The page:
Fuente: The Guardian
Chinese premier’s visit to Latin America raises concerns about the impacts of mining, oil, agriculture and infrastructure projects
Chinese premier Li Keqiang, the deputy to president Xi Jinping, arrived in Brazil yesterday for a whirlwind Latin American tour that is set to deepen the already transformative role that China has played in the region over the last few years.
Multi-billion dollar investments and infrastructure projects such as a 5,300 km railway, agriculture, aircraft, currency and trade deals appear to be on Li’s agenda, which also includes visiting Chile, Colombia and Peru. But although such agreements may increase wealth for some and generate employment opportunities, many Latin Americans are deeply concerned about the potential social and environmental impacts.
What would you say to Premier Li if you could talk to him for a minute or two, particularly if you were currently involved in fighting, or struggling in some way against, a Chinese-backed project? I put that question to various people across Latin America. Monica Lopez Baltodano, from Nicaragua, says she would raise one particular project with Li: the increasingly infamous plan to build a canal across the country which involves cutting right through Lake Cocibolca, which she calls the “biggest and most important reserve of drinking water in all of Central America.”
“Chinese businessmen, together with our ambitious and unwise leaders, are proposing to build the canal that would cross the lake for more than 100 kms,” says Lopez Baltodano, from the Popol Na Foundation. “The canal will generate profits, but will cause irreversible humanitarian damage. What will be lost forever is the only source of fresh water for everyone in our region. What will prudent Chinese leaders think when, in less than three decades, whole generations in this part of the planet, amid chaos and desperation, die of thirst because of the so-called Chinese Canal?”
Margarita Florez, from Colombia’s Associacion Ambiente y Sociedad, would address a similar issue. Her main concern is the Chinese-backed plans for the River Magdalena, the country’s most important river on which many 1,000s of people depend, and one of the largest river basins in South America.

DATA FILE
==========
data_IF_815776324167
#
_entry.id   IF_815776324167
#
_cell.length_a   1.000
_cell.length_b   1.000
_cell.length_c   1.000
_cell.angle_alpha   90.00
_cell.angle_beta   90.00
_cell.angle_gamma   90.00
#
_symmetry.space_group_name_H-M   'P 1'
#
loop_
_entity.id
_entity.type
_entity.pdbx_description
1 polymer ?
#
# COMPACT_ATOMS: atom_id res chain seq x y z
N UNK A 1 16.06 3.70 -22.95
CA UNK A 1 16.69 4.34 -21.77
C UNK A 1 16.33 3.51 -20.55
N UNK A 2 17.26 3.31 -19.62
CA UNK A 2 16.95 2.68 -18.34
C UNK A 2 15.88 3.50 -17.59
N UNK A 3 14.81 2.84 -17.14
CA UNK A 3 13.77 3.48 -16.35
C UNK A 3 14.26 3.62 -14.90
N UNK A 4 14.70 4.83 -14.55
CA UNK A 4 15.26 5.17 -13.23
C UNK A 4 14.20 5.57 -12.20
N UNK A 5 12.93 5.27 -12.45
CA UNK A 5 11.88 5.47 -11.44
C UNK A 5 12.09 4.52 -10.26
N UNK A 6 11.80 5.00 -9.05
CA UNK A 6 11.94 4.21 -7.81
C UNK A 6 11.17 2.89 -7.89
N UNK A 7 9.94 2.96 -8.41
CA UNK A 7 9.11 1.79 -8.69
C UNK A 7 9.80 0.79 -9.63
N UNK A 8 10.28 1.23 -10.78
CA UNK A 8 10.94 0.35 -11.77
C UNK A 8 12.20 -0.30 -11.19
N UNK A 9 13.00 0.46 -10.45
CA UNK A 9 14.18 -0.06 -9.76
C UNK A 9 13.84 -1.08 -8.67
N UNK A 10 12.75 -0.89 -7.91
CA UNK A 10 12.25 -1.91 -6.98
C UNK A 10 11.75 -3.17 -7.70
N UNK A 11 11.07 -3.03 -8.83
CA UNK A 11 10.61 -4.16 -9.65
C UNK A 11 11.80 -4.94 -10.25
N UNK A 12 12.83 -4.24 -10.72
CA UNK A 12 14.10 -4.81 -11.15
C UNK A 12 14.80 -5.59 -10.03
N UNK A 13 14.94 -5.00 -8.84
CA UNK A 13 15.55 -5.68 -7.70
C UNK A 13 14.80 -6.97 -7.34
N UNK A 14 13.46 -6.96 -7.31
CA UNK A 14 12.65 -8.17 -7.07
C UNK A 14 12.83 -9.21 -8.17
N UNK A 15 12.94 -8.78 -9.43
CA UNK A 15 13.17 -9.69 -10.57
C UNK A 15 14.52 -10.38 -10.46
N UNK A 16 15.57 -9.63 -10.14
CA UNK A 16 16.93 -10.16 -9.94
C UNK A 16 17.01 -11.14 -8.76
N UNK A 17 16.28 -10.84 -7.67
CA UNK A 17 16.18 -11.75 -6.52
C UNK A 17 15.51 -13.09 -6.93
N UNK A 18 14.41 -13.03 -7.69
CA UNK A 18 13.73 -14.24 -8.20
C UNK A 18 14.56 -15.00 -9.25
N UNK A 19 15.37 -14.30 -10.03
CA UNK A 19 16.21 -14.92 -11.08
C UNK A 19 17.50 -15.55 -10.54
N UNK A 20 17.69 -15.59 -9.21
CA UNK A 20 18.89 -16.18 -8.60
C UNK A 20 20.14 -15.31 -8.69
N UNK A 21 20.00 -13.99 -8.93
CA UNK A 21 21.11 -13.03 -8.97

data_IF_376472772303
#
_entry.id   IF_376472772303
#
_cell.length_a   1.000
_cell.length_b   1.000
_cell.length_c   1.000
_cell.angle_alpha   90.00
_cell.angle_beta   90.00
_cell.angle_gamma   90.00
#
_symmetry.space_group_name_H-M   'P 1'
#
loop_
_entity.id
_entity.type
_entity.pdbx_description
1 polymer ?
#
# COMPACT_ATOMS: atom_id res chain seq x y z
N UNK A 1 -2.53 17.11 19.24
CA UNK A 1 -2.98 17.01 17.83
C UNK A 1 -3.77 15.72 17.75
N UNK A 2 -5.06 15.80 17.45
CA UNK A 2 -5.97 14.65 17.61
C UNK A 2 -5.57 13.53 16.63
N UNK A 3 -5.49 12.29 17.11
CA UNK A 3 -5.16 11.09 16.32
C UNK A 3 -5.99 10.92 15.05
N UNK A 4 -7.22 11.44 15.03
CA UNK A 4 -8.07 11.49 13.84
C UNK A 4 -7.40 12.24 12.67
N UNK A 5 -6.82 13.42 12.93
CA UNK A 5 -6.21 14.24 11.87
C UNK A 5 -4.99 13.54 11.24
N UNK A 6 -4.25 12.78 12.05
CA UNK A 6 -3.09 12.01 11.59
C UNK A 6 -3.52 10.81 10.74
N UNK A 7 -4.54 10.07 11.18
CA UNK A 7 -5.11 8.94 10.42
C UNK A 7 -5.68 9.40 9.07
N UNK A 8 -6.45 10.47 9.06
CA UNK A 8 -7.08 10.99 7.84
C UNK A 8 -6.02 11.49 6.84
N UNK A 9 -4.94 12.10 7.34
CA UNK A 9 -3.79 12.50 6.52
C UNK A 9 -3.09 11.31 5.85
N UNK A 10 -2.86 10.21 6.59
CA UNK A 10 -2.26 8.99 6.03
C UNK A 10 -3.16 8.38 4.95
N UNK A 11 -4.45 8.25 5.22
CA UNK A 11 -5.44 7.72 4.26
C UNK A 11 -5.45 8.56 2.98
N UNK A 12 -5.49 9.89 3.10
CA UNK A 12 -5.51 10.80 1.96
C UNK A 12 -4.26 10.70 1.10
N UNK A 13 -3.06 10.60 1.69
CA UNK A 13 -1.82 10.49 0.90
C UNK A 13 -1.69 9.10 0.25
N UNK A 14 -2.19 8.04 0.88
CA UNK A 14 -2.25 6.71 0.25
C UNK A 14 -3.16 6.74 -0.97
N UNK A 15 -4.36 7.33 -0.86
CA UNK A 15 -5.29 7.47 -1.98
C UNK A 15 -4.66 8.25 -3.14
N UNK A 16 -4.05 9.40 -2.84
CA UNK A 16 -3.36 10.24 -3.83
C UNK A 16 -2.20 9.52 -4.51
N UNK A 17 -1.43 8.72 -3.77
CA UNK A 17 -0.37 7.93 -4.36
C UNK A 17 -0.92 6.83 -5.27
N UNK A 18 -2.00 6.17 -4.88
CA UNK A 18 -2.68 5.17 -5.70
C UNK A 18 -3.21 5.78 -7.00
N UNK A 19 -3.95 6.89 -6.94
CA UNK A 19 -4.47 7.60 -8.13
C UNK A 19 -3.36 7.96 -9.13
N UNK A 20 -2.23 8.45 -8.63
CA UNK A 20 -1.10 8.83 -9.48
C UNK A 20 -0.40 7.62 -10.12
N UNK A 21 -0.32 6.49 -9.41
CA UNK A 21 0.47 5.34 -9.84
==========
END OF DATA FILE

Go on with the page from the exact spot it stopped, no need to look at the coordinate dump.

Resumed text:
“Your visit at this moment in time is more than opportune as some of the planned works for the “Development of the River Magdalena” are going ahead,” Florez says she would say to Li. “This is being done with financing from your government, with the participation of Hydrochina and Powerchina. Dams and ports could be built by Chinese companies, with Chinese funds. These are issues of vital importance for every Colombian, and the people living along the Magdalena are particularly concerned about the possible social and environmental impacts.”
Others would talk to Li about mining, another of the sectors, in addition to dam-building, in which Chinese influence in Latin America is strongest. Cesar Padilla, from Chile, the first Latin American country to sign a trade agreement with China, would address mining companies’ lack of transparency and the difficulties in holding them to account.
“When we have problems with Western companies, we go to the UN, or the Inter-American Commission on Human Rights, or the OECD, although almost always without the hoped-for results,” says Padilla, from the Latin American Observatory on Mining Conflicts. “When it’s Chinese companies, we don’t know who to turn to, we don’t know who they answer to or what their principles of responsibility are. We don’t know if they even have them.”
Nevertheless, Padilla would tell Li that, in terms of operations, he doesn’t see any difference between Chinese companies and others.